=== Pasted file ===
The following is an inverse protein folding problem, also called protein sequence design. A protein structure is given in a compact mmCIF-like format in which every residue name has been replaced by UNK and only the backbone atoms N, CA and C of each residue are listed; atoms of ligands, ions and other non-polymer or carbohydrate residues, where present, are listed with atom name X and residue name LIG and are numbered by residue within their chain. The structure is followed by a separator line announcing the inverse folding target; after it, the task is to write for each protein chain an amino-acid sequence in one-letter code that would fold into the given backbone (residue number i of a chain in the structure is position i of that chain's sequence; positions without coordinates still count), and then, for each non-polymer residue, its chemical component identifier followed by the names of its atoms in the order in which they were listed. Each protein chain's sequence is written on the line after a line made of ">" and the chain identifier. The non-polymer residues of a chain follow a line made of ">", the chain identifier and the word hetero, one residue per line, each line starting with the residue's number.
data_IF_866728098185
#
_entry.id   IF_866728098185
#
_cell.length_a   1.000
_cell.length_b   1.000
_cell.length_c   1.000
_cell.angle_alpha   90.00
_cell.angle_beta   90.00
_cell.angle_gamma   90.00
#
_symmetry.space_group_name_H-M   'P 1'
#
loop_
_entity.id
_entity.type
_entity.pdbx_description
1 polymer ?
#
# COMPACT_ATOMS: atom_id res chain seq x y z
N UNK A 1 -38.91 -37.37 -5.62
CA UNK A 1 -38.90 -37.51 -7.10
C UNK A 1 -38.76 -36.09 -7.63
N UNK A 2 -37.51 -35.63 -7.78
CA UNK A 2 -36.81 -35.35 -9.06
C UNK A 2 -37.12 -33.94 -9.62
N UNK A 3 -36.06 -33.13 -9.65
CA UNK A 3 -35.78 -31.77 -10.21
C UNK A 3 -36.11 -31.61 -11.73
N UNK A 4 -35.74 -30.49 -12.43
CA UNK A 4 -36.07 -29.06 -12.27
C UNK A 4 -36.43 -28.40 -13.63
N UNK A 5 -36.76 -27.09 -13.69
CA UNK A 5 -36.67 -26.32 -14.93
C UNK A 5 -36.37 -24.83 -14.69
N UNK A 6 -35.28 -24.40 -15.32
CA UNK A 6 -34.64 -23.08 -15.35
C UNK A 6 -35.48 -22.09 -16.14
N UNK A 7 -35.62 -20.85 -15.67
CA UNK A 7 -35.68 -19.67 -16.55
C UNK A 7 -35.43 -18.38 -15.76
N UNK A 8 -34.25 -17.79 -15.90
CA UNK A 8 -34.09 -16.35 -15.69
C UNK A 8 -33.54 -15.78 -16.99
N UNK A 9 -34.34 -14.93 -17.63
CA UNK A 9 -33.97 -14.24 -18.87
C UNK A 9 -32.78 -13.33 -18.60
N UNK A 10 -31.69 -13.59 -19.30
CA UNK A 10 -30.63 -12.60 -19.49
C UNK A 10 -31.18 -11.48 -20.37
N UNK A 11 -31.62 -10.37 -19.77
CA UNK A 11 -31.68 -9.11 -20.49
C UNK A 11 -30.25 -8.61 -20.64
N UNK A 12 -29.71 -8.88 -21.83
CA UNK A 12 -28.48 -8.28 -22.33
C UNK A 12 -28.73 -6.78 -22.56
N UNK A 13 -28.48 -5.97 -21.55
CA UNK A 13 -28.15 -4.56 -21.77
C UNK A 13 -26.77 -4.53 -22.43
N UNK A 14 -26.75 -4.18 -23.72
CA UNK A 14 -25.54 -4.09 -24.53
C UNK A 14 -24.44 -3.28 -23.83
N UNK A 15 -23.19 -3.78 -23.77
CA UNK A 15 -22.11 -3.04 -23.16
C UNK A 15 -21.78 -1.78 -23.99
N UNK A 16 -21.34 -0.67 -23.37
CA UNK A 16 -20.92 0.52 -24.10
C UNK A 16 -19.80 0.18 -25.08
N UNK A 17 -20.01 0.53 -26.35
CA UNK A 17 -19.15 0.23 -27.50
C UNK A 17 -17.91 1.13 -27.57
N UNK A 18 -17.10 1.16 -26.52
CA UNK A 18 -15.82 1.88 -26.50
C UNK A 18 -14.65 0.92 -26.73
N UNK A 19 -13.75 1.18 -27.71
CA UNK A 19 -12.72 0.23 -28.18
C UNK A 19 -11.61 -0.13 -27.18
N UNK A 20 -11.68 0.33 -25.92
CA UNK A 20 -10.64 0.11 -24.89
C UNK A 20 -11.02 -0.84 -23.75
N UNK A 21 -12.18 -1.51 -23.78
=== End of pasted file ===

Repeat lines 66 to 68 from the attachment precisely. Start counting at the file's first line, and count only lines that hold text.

C UNK A 15 -21.78 -1.78 -23.99
N UNK A 16 -21.34 -0.67 -23.37
CA UNK A 16 -20.92 0.52 -24.10